If you do a quick online search, you’ll likely end up with a lot of information about the more famous ghost town of Bodie in Mono County California, but did you know that Washington State also has a Bodie ghost town?
Washington’s Bodie is located on the east banks of Toroda Creek, 12 miles north of Wauconda in the far northeast corner of Okanogan County. If you’re a history geek, mining buff, or photographer, the particularly photogenic Bodie is well worth the long trek over to the Okanogan Highlands, especially during winter or fall.
In 1884, prospector Henry DeWitz established a cabin in the boomtown of Toroda, located a few miles south of the current Bodie ghost town. When the Colville Reservation officially opened mining in the late 1890s, Henry quickly staked out claims. Though historical stories disagree, some say that Henry sold one of his mining claims to his brother Ben, who subsequently struck gold.
At any rate, in 1897, Toroda, which contained a general store, restaurant, livery barn, blacksmith shop, and several homes, was relocated about 4 miles north near the gold mines and renamed Bodie, where the existing site remains today.
In 1902, the Bodie gold mine was sold to the Wrigley brothers for $80,000. Yep, the very same brothers of chewing gum and baseball fame. It’s said that Henry DeWitz was the profiting brother, but I suppose there’s some mystery there. The Wrigleys established the Bodie Mining Company and expanded development with a steam-powered ten-stamp reduction mill built under the leadership of Charles M. Fassett of Spokane. They operated the mine until 1911.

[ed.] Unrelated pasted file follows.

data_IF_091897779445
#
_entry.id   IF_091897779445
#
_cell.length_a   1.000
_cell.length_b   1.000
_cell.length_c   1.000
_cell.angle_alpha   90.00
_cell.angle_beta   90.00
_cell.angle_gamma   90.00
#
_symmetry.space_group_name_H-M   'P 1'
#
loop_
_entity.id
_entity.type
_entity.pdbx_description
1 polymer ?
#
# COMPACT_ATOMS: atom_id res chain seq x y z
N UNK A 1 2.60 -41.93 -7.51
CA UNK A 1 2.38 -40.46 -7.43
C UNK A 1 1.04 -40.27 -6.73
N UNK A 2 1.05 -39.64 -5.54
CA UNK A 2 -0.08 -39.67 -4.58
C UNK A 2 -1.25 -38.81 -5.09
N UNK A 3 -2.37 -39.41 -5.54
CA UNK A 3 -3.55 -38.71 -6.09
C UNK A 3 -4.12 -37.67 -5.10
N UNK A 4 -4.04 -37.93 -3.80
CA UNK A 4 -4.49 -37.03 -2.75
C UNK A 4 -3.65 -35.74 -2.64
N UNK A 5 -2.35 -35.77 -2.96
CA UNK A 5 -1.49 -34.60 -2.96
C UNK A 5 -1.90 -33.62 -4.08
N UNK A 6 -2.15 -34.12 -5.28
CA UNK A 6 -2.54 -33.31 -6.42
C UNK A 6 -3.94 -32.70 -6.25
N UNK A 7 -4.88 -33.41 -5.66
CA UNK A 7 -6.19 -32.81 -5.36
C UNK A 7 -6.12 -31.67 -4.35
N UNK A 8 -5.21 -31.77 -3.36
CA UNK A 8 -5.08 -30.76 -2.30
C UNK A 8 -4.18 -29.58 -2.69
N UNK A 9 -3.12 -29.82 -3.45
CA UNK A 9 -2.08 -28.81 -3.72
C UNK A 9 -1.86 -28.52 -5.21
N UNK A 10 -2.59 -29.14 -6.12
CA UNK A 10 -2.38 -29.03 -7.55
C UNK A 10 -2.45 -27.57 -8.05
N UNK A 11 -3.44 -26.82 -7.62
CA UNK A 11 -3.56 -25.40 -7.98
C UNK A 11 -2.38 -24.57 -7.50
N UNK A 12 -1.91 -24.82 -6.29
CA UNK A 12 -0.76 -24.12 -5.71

Several companies leased or purchased the Bodie Mine between 1916 and 1922 but no production occurred due to war conditions and declining gold values. In 1934 amidst rising gold prices, the mine was again reopened under the ownership of Northern Gold Corporation. The mill was rebuilt in 1935 and throughput increased to 70 tons per day. Northern’s operations employed as many as 40 miners and mill men who worked three shifts per day.
Mining again ceased in 1941 when the War Production Board issued a government order closing non-essential industries during World War II. In 1970, Bodie’s five patented claims were purchased by the Geo-Mineral Exploration Company, who still owns the claims today.
A fire in 1962 destroyed much of the working mine’s infrastructure and mill but many structures from the deserted town remain along both the west and east sides of Toroda Creek Road. The rest of the Bodie property is private and marked as such. Entry or visitation of the mines is prohibited without permission.
Between 1903 and 1940, the Bodie mine produced an estimated $1,300,000 in gold.
It’s hard not to spend several hours at Bodie wondering what it must have been like during the gold rush of the late 1800s. Who walked through those doors? Who looked through those windows? It’s the kind of place that’ll transport you back in time and if you listen quietly you can almost hear the ghosts of its history.
Click to enlarge photos.
From the town of Wauconda on Highway 20, Bodie is located about 12 miles north on Toroda Creek Road, approximately 17 miles south of the Canadian border.
Don’t let the long drive deter you, the area is full of recreation and history. The beautiful Kettle River Mountains are nearby and Mount Bonaparte Lookout and Bonaparte Lake offer opportunities for hiking, fishing, hunting, and cross country skiing and snowshoeing in the winter. The Bonaparte Lake Resort is a fantastic local spot with accommodations and delicious food, especially their pie!
The small friendly town of Republic to the south has restaurants, accommodations, and a brew pub as well as interesting history and nearby Sherman Pass offers up more recreation.
A trip to Bodie can also easily be combined with stops at other Okanogan ghost towns like Molson, Nighthawk, and Chesaw.